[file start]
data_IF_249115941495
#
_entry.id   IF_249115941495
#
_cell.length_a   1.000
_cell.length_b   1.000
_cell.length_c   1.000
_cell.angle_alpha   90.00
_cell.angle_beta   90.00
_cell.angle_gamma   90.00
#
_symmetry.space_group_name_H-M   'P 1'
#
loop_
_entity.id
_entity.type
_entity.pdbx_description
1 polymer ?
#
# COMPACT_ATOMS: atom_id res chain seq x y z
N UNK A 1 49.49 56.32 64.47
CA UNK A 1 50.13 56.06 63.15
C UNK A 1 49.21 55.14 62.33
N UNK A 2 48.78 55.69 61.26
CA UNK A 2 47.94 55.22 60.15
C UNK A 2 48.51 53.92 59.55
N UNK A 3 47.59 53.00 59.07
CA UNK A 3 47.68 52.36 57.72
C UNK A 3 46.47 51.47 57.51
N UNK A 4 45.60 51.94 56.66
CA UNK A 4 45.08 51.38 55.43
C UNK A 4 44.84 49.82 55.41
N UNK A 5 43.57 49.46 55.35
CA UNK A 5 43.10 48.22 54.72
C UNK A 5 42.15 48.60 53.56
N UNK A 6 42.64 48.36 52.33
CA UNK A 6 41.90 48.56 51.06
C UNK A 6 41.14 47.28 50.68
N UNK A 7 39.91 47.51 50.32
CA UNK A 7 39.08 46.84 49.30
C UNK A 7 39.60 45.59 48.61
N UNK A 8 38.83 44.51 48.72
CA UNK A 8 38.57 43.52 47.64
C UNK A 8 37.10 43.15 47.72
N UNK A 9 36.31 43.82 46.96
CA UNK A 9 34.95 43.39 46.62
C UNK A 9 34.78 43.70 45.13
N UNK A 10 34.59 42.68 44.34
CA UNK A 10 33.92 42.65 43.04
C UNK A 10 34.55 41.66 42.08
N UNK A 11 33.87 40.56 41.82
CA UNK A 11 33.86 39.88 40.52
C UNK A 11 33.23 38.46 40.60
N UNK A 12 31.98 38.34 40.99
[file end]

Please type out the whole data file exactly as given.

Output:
data_IF_249115941495
#
_entry.id   IF_249115941495
#
_cell.length_a   1.000
_cell.length_b   1.000
_cell.length_c   1.000
_cell.angle_alpha   90.00
_cell.angle_beta   90.00
_cell.angle_gamma   90.00
#
_symmetry.space_group_name_H-M   'P 1'
#
loop_
_entity.id
_entity.type
_entity.pdbx_description
1 polymer ?
#
# COMPACT_ATOMS: atom_id res chain seq x y z
N UNK A 1 49.49 56.32 64.47
CA UNK A 1 50.13 56.06 63.15
C UNK A 1 49.21 55.14 62.33
N UNK A 2 48.78 55.69 61.26
CA UNK A 2 47.94 55.22 60.15
C UNK A 2 48.51 53.92 59.55
N UNK A 3 47.59 53.00 59.07
CA UNK A 3 47.68 52.36 57.72
C UNK A 3 46.47 51.47 57.51
N UNK A 4 45.60 51.94 56.66
CA UNK A 4 45.08 51.38 55.43
C UNK A 4 44.84 49.82 55.41
N UNK A 5 43.57 49.46 55.35
CA UNK A 5 43.10 48.22 54.72
C UNK A 5 42.15 48.60 53.56
N UNK A 6 42.64 48.36 52.33
CA UNK A 6 41.90 48.56 51.06
C UNK A 6 41.14 47.28 50.68
N UNK A 7 39.91 47.51 50.32
CA UNK A 7 39.08 46.84 49.30
C UNK A 7 39.60 45.59 48.61
N UNK A 8 38.83 44.51 48.72
CA UNK A 8 38.57 43.52 47.64
C UNK A 8 37.10 43.15 47.72
N UNK A 9 36.31 43.82 46.96
CA UNK A 9 34.95 43.39 46.62
C UNK A 9 34.78 43.70 45.13
N UNK A 10 34.59 42.68 44.34
CA UNK A 10 33.92 42.65 43.04
C UNK A 10 34.55 41.66 42.08
N UNK A 11 33.87 40.56 41.82
CA UNK A 11 33.86 39.88 40.52
C UNK A 11 33.23 38.46 40.60
N UNK A 12 31.98 38.34 40.99